Elbows flying

A fine Thursday it is. Rossini’s The Barber of Seville was premiered on this day in 1816. (Not to be confused with the Barber of the Upper West Side. )

South Korea may be the new jumping off point for the coronavirus.

The Nevada debate was quite a show. Bloomberg obviously was uncomfortable and unprepared for the intensity of the attacks against him. Warren seemed a little too focused on scoring points. Sanders sloganeered. Biden didn’t sound bad but was generally ignored. Klobuchar staggered under assaults on her record. And Buttigieg? I think he actually did a pretty good job. I was rooting for Bloomberg but was pleasantly surprised by Buttigieg. But it’s just one debate. More to come.

I remember when email was fun. For about ten minutes.

The new hands-free driving law goes into effect this Sunday. Here are some do’s and don’t’s from the Globe. And a few more from WBUR.

And Weird Al never gets old. Or less weird.

Civics 101

Today is Wednesday. It’s the 19th of February. No snow in the forecast, at least until March. Famous last words considering we’re in New England.

Trillium and Treehouse, two Massachusetts breweries, were at the top of a list of the 100 best breweries in the world. It seems like New England is now the Tuscany of beer.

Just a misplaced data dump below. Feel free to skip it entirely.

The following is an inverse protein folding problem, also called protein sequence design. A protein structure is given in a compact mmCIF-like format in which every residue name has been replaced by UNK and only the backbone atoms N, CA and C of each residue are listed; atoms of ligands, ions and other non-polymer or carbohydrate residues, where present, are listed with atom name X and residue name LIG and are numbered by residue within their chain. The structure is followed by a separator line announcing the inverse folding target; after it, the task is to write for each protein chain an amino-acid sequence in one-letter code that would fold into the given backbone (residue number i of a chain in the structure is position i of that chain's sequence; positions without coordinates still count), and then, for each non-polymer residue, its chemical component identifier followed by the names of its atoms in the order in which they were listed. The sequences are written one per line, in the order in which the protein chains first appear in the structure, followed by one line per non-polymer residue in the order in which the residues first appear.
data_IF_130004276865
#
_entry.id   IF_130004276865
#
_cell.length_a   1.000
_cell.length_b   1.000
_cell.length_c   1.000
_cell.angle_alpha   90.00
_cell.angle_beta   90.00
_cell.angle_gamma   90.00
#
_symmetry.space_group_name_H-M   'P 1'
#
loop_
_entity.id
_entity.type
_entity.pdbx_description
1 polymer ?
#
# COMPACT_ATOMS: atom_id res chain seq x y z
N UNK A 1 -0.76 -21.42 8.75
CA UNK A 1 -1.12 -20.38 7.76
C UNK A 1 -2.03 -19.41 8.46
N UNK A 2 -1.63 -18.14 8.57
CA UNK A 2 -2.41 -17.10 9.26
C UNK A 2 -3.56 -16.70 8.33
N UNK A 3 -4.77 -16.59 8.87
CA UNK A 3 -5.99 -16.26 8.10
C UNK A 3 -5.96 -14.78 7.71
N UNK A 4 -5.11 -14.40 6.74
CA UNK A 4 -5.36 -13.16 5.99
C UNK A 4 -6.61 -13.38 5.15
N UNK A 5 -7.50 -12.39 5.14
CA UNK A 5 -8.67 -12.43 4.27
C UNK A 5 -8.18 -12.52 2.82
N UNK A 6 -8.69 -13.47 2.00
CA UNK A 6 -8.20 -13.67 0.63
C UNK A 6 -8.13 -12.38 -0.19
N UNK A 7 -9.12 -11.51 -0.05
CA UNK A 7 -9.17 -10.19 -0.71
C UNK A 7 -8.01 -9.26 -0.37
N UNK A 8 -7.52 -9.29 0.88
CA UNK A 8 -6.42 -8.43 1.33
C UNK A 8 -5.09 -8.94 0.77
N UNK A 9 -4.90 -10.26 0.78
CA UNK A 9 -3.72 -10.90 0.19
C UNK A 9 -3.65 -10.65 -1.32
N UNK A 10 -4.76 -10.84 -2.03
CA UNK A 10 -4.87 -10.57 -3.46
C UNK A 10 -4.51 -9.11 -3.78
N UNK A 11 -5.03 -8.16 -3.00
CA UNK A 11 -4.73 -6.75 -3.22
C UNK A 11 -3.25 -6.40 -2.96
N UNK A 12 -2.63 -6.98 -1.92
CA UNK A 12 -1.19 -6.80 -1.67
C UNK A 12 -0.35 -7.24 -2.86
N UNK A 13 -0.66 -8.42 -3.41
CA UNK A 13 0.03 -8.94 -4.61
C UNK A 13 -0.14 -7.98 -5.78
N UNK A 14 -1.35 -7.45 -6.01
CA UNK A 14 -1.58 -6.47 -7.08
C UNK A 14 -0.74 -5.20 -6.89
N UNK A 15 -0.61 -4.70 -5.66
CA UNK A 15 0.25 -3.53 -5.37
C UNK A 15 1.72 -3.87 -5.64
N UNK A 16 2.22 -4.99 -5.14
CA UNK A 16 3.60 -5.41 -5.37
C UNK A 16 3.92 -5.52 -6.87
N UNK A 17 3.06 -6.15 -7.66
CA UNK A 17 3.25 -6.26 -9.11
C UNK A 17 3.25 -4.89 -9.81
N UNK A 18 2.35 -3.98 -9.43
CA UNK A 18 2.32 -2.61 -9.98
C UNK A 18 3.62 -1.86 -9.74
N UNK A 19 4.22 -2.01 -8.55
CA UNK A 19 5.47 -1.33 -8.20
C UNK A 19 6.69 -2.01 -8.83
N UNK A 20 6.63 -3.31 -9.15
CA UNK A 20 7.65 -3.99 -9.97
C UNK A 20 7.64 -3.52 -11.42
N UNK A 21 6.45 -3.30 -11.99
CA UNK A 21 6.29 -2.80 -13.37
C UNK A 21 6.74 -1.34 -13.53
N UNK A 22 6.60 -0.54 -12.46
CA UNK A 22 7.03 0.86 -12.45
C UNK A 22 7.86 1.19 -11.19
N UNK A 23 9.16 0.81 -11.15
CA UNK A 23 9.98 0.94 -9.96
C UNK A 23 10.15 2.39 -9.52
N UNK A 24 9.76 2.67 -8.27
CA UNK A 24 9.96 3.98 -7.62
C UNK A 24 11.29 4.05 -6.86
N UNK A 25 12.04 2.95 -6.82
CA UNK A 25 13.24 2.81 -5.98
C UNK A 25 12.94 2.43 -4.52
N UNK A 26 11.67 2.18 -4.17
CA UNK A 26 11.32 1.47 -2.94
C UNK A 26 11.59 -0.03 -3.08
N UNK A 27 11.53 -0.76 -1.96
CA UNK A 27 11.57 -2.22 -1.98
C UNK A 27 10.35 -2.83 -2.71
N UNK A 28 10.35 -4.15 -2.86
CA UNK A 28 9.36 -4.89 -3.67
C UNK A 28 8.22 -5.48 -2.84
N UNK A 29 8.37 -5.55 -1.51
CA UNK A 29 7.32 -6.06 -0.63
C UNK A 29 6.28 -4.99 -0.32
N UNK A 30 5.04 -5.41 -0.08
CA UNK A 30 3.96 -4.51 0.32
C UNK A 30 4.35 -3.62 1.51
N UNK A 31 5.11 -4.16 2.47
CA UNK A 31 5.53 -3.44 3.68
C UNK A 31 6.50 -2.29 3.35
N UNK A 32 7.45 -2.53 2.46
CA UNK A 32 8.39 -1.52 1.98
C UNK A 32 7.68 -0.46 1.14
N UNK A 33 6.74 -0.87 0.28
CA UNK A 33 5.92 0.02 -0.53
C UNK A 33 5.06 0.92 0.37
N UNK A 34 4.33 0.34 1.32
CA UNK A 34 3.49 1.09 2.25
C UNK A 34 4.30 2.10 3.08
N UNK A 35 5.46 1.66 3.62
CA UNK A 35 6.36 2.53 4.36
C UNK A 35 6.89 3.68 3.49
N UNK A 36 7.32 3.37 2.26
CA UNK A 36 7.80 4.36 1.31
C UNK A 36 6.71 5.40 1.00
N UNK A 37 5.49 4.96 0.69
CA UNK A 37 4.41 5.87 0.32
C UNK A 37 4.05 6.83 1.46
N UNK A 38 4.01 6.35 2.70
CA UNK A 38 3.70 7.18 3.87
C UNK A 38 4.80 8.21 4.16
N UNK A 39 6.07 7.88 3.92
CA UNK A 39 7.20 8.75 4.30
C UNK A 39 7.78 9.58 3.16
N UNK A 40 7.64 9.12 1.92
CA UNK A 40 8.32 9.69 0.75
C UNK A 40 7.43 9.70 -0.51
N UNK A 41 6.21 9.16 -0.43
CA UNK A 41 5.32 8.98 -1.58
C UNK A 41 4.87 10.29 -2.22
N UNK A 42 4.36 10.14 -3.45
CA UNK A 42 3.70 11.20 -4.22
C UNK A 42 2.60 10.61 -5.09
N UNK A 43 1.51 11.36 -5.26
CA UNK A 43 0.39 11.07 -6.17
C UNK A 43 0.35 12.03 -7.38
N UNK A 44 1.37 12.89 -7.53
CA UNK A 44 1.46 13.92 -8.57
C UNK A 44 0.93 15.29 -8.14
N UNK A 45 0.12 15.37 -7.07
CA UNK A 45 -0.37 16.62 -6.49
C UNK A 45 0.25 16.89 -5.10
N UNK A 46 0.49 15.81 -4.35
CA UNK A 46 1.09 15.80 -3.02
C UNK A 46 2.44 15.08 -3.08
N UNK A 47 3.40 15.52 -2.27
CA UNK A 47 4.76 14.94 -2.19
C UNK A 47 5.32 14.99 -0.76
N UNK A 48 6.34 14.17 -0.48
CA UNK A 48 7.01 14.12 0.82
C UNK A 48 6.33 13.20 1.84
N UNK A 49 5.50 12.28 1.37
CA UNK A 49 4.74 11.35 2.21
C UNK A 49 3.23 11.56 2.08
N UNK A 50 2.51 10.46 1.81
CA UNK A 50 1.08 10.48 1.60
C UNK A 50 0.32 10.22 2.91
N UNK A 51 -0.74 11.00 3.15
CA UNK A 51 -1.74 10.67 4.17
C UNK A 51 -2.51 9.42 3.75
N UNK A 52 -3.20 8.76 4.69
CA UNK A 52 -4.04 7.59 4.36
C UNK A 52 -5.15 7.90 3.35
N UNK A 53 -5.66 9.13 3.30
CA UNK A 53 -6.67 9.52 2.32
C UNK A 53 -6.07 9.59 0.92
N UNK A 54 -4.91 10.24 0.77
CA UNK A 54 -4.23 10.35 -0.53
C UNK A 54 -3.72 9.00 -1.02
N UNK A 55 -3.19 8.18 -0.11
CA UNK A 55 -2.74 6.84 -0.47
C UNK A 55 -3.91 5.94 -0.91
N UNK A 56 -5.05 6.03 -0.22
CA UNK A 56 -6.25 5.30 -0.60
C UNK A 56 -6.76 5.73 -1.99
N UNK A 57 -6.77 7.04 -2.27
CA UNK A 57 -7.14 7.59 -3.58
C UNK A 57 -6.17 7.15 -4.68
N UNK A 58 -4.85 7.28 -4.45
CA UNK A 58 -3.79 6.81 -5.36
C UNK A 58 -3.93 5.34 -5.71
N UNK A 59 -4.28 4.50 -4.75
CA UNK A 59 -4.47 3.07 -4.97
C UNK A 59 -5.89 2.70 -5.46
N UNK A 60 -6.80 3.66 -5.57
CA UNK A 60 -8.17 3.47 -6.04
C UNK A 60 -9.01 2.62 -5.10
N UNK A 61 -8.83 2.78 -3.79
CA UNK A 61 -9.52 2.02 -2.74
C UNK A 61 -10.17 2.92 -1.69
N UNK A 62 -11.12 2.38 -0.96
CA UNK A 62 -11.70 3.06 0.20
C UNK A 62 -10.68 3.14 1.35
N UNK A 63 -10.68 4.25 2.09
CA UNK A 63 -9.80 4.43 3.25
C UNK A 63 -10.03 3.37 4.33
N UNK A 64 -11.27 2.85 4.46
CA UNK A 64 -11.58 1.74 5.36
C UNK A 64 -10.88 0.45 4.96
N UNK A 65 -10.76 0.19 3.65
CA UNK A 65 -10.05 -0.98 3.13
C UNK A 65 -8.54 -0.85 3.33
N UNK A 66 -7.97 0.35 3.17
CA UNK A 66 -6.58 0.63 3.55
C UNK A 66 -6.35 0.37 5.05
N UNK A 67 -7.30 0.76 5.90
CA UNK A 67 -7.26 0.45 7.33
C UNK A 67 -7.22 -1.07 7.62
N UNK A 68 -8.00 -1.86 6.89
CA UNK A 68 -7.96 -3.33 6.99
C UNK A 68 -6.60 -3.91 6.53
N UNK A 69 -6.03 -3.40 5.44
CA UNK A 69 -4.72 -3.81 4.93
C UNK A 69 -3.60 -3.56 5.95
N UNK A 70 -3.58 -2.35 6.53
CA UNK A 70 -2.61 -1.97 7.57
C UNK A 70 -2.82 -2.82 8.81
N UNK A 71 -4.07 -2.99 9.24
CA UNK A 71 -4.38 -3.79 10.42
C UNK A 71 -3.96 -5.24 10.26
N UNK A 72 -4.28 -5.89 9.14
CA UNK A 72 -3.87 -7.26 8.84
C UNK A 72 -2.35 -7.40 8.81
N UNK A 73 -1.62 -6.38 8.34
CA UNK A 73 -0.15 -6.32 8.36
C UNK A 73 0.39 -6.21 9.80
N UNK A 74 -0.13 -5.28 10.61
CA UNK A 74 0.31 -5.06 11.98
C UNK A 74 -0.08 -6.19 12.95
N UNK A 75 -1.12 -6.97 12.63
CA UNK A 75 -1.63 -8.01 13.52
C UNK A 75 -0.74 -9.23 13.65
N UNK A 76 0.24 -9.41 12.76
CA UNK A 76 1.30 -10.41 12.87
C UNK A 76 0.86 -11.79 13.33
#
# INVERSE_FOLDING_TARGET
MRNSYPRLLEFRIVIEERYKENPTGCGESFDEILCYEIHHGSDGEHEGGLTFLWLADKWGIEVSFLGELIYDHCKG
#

The president runs the executive branch and the DOJ is under that branch so, yes, technically he is the chief law enforcement officer. But NASA is also in the executive branch so would the president also be the chief astronaut? There’s a difference between having a title and the responsibility of office and assuming an actual expertise in an area.

Rachael Rollins reflects on her first year in office for Commonwealth Magazine.

New license plates in Ontario have a unique property. The numbers disappear when lit by headlights. (It’s a bug, not a feature.)

And Christopher Muther says it’s time to do away with reclining seats on planes. I agree. The costs outweigh the benefits.

Mad as a hatter

Today is Tuesday. Happy birthday to Cybill Shepherd, Milos Forman, Yoko Ono and Irma Thomas.

Dogs are the new reality TV stars. They don’t care. They have no idea.

The Boston-based saga of John Wilkes Booth and the man who killed him, a hat maker named Boston Corbett, is recounted by Adam Gaffin. A great read and well researched. I didn’t know any of this.

Science journalism has become pretty bad. It’s filled with clickbait and sensational headlines announcing new life-changing technologies and miracle cures. It’s hard to distinguish the real from the hype sometimes. That said, I hope this is real. It could be a game changer.

Both versions of True Grit were good movies but the book was better. The author, Charles Portis died this week at 86. I also liked his novels, Dog of the South and Norwood. If you’re looking for something to read you should check him out. He’s been called America’s least-known great writer.

And there are 10 websites that website designers think need to be updated. Stop right there. Please don’t touch Craigslist or Wikipedia or Hacker News. They’re just fine. But please do fix IMDB. It’s painful. The rest? Who cares.

All politics is local

Monday. President’s Day. A good day to buy a mattress.

It pays to read the fine print. Usually nobody does. That’s what they were counting on.